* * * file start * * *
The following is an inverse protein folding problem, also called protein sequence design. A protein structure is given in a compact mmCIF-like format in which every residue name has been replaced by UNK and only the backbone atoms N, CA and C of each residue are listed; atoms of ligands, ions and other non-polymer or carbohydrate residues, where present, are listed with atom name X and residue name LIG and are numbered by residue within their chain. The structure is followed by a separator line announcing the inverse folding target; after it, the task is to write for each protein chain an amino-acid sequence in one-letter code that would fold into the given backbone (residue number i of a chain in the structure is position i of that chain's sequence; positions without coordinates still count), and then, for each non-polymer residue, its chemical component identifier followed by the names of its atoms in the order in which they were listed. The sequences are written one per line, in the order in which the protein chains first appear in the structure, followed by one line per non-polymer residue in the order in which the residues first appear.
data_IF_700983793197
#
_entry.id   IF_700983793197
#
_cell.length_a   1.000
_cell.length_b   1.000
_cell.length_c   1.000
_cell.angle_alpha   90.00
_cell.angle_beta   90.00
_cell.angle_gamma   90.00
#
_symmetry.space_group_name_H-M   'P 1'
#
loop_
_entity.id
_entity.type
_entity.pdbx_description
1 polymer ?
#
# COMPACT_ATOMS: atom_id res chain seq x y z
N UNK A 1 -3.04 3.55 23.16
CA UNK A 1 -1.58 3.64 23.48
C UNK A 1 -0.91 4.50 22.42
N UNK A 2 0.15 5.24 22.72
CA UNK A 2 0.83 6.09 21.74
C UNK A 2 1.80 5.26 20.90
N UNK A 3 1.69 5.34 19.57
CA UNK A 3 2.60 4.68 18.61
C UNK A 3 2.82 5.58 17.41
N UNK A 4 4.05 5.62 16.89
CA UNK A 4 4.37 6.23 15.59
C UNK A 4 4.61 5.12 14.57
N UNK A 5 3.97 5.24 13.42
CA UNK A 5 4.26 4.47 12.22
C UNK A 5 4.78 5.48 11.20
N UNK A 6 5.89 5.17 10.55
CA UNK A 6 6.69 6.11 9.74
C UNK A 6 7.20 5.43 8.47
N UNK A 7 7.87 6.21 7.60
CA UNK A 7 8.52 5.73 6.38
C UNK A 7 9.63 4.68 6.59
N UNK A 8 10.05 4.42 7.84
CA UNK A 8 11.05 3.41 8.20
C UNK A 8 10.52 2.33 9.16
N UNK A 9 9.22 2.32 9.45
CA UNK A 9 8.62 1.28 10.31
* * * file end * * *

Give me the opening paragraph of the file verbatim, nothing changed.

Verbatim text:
The following is an inverse protein folding problem, also called protein sequence design. A protein structure is given in a compact mmCIF-like format in which every residue name has been replaced by UNK and only the backbone atoms N, CA and C of each residue are listed; atoms of ligands, ions and other non-polymer or carbohydrate residues, where present, are listed with atom name X and residue name LIG and are numbered by residue within their chain. The structure is followed by a separator line announcing the inverse folding target; after it, the task is to write for each protein chain an amino-acid sequence in one-letter code that would fold into the given backbone (residue number i of a chain in the structure is position i of that chain's sequence; positions without coordinates still count), and then, for each non-polymer residue, its chemical component identifier followed by the names of its atoms in the order in which they were listed. The sequences are written one per line, in the order in which the protein chains first appear in the structure, followed by one line per non-polymer residue in the order in which the residues first appear.